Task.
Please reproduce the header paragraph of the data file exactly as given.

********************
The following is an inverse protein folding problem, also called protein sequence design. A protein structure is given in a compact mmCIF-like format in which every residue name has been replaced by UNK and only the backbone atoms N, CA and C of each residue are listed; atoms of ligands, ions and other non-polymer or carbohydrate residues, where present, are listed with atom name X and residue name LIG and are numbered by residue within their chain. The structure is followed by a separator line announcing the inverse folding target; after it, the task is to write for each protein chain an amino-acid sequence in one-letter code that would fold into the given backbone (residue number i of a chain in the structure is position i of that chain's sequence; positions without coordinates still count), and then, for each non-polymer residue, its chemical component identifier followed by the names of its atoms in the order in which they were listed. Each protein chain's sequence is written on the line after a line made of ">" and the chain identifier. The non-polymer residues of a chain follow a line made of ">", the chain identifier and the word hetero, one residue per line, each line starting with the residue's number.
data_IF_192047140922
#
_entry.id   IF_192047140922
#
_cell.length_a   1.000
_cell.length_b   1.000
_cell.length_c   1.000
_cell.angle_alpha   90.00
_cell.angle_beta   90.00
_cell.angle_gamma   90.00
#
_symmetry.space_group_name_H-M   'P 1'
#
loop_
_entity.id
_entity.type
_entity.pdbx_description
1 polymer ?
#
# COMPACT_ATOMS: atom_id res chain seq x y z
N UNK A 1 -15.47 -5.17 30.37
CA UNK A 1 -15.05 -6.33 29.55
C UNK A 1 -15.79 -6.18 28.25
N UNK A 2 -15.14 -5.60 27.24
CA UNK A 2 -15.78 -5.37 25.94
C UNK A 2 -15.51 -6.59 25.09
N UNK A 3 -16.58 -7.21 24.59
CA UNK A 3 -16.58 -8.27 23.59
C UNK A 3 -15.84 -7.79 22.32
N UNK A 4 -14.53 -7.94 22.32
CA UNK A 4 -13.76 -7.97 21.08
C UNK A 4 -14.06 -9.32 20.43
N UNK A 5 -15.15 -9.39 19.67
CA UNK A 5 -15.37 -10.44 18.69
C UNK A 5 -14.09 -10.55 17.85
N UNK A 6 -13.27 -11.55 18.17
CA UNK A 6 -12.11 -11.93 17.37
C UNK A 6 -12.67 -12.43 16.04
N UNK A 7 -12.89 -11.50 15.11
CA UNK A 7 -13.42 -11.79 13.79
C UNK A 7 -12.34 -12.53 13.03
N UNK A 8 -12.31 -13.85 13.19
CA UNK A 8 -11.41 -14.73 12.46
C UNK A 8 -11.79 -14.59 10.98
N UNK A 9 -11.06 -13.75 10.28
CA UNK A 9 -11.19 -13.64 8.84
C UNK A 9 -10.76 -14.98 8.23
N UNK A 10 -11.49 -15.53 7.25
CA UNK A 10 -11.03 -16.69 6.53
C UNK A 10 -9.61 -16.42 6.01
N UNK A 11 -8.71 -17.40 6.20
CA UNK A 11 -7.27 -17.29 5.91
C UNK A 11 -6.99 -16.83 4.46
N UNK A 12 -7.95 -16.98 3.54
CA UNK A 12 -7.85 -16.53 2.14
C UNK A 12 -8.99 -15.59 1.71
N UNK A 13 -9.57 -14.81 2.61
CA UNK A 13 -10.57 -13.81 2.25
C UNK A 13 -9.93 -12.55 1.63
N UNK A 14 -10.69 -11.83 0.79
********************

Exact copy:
The following is an inverse protein folding problem, also called protein sequence design. A protein structure is given in a compact mmCIF-like format in which every residue name has been replaced by UNK and only the backbone atoms N, CA and C of each residue are listed; atoms of ligands, ions and other non-polymer or carbohydrate residues, where present, are listed with atom name X and residue name LIG and are numbered by residue within their chain. The structure is followed by a separator line announcing the inverse folding target; after it, the task is to write for each protein chain an amino-acid sequence in one-letter code that would fold into the given backbone (residue number i of a chain in the structure is position i of that chain's sequence; positions without coordinates still count), and then, for each non-polymer residue, its chemical component identifier followed by the names of its atoms in the order in which they were listed. Each protein chain's sequence is written on the line after a line made of ">" and the chain identifier. The non-polymer residues of a chain follow a line made of ">", the chain identifier and the word hetero, one residue per line, each line starting with the residue's number.